There are two major schools of thought when it comes to training Olympic-style weightlifters. The Soviet approach involved long-term, periodized workouts with a huge number of possible exercises. These included the competition lifts, partial movements, combination lifts, conditioning lifts (ex. Squats, lower back exercises, etc.), and general training such as sprints, plyometrics, etc. The exercises that one performed would be changed depending on what part of the year one was in. Likewise, volume and intensity would be adjusted from training phase to training phase. This approach to training results in some very well conditioned weightlifters and produces a number of world- and Olympic-champions.
The other major approach is the Bulgarian approach to training. Bulgarian weightlifters train a number of times (4-6) per day. They do not have a great variety of exercises (usually the competition lifts, a “power” variation of the lifts, squats, and sometimes pulls). They also train at high intensity for most of the year. In some ways it is similar to the training approach in powerlifter where one only benches, squats, and deadlifts in each workout. The training is very rigorous and is an example of specificity of training. Here is an example of a Bulgarian program (preparation of the National Team for the 1980 Olympics):
Tuesday, Thursday, and Saturday
In other words, you must be able to lift weights full time for the Bulgarian system to work. The Bulgarian approach is very successful, but most recreational lifters cannot do it. This is why most good coaches will take information from all the various approaches and adapt it to their athletes.
Many people will look at Olympic-lifting workouts and wonder how someone can train the snatch twice a day. Or squat 4-5 times a week. Or train lower back every day. There are a number of differences between this sport and other strength-related sports. First, the Olympic lifts themselves really do not have much of an eccentric component. This means that they really don’t make you sore – so you can train them two days in a row. Second, Olympic lifters typically perform fewer than six reps a set. This means that they are training their nervous system more than fatiguing their muscles, which allows them to train more frequently. Unlike most strength sports, an Olympic lifter relies more on their nervous system and less on the size of their muscles (it is a weight-class sport remember!). Because they do not focus on hypertrophy, they are able to do things like squat 4-5 times a week. Obviously if you wanted huge legs you would not be able to do that!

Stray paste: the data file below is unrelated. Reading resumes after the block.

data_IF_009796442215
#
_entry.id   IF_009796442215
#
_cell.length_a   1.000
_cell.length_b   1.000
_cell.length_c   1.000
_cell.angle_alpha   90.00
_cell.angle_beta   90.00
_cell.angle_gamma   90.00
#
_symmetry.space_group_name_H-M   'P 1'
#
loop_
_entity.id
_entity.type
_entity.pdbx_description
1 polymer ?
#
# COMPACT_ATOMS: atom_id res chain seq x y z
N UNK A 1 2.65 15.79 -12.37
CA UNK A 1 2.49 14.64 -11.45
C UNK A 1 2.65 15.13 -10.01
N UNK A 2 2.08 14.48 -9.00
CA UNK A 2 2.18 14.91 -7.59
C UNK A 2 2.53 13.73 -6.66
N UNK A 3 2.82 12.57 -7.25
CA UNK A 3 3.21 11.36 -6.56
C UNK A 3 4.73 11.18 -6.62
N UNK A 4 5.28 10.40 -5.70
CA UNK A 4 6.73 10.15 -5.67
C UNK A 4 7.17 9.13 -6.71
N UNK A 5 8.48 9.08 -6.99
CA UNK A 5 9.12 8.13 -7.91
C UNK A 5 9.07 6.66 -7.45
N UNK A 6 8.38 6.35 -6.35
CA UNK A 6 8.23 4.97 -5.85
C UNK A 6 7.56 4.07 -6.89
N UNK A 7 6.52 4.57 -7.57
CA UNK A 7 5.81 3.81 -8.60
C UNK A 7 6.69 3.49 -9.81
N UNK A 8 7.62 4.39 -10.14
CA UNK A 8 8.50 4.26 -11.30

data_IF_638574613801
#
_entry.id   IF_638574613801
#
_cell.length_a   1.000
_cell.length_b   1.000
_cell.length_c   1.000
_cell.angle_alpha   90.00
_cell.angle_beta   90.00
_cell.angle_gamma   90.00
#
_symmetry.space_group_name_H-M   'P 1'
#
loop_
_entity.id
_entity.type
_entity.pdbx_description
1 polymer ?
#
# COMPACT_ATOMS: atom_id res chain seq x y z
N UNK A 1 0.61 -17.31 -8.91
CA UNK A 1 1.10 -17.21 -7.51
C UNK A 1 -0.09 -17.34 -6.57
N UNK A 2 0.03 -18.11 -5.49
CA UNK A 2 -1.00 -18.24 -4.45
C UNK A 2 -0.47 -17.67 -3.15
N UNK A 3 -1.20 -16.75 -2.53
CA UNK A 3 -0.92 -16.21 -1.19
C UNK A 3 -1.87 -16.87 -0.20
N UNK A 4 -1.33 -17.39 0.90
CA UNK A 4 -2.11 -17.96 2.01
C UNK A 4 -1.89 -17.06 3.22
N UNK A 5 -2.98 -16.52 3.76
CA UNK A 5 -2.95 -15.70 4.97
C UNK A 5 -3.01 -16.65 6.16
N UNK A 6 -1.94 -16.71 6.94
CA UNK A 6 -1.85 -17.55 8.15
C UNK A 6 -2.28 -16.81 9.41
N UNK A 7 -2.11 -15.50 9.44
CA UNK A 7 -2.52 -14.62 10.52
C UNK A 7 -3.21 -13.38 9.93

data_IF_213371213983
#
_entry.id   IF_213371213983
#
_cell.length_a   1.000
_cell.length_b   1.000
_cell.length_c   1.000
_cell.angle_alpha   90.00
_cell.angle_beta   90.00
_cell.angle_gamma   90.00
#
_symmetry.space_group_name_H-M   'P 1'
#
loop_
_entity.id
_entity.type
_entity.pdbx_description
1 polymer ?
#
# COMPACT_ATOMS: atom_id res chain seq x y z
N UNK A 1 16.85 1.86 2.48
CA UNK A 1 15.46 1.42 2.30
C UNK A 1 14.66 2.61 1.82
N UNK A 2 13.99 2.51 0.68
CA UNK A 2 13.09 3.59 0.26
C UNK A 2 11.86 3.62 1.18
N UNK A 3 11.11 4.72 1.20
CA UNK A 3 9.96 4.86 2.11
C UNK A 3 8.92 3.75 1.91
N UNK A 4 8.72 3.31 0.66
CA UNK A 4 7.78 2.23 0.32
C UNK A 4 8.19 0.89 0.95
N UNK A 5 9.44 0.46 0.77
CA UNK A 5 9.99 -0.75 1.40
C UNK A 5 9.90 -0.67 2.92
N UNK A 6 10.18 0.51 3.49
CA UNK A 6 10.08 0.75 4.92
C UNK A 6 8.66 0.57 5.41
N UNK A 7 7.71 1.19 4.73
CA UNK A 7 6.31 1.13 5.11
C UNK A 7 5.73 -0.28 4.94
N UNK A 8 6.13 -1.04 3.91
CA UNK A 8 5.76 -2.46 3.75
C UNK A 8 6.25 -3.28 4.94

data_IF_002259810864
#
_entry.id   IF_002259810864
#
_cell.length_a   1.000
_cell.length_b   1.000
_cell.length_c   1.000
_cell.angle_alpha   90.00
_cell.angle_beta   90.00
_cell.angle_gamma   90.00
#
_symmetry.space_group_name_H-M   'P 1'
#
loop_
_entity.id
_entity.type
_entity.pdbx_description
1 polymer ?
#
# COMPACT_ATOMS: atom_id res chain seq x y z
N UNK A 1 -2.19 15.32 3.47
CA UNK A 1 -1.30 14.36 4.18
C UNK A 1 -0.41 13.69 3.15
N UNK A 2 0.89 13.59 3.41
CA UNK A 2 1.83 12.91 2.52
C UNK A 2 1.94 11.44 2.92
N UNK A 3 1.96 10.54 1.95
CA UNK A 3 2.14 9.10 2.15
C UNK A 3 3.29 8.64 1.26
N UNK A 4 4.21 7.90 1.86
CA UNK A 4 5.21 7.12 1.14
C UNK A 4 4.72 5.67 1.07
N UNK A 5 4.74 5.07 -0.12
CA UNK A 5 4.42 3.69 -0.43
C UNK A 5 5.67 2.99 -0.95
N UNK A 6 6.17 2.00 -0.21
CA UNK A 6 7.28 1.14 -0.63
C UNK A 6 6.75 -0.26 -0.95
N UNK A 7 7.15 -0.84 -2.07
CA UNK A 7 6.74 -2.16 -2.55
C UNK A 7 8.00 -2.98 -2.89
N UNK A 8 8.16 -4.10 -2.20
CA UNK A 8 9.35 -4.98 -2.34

I hope this has given you a look at what is involved with Olympic-style weightlifting. We are planning three additional articles on the sport; one will deal with how to perform the snatch and the clean and jerk, one will include a beginner’s 12-week training program, and the last one will describe the exercises that were in the workout program.
There are a number of places you can turn to for more information on the sport. First of all you can check out the sport’s National Governing Body, USA Weightlifting. USA Weightlifting has a number of books and videos you can purchase about the sport. If you are looking for videos, Ironmind produces a number of videos of the world championships as well as training hall videos of elite weightlifters working out. While the videos are not very useful from a “how to train for weightlifting” perspective, they do show how the lifts should be performed. Finally, there are two books you can turn to for information on the sport. Arthur Dreschler has written a book entitled “The Weightlifting Encyclopedia” which can be found at any of the online bookstores, he will have a companion video out soon. I’ve also written a book entitled “An Introduction to Olympic-style Weightlifting” which is also available at any of the online bookstores.
Coming Next From John: Getting
Started: A 12 week program for the Beginning Olympic Style Weightlifter.
For more information on getting started check out the Olympic Weightlifting Forum at GOHEAVY.COM.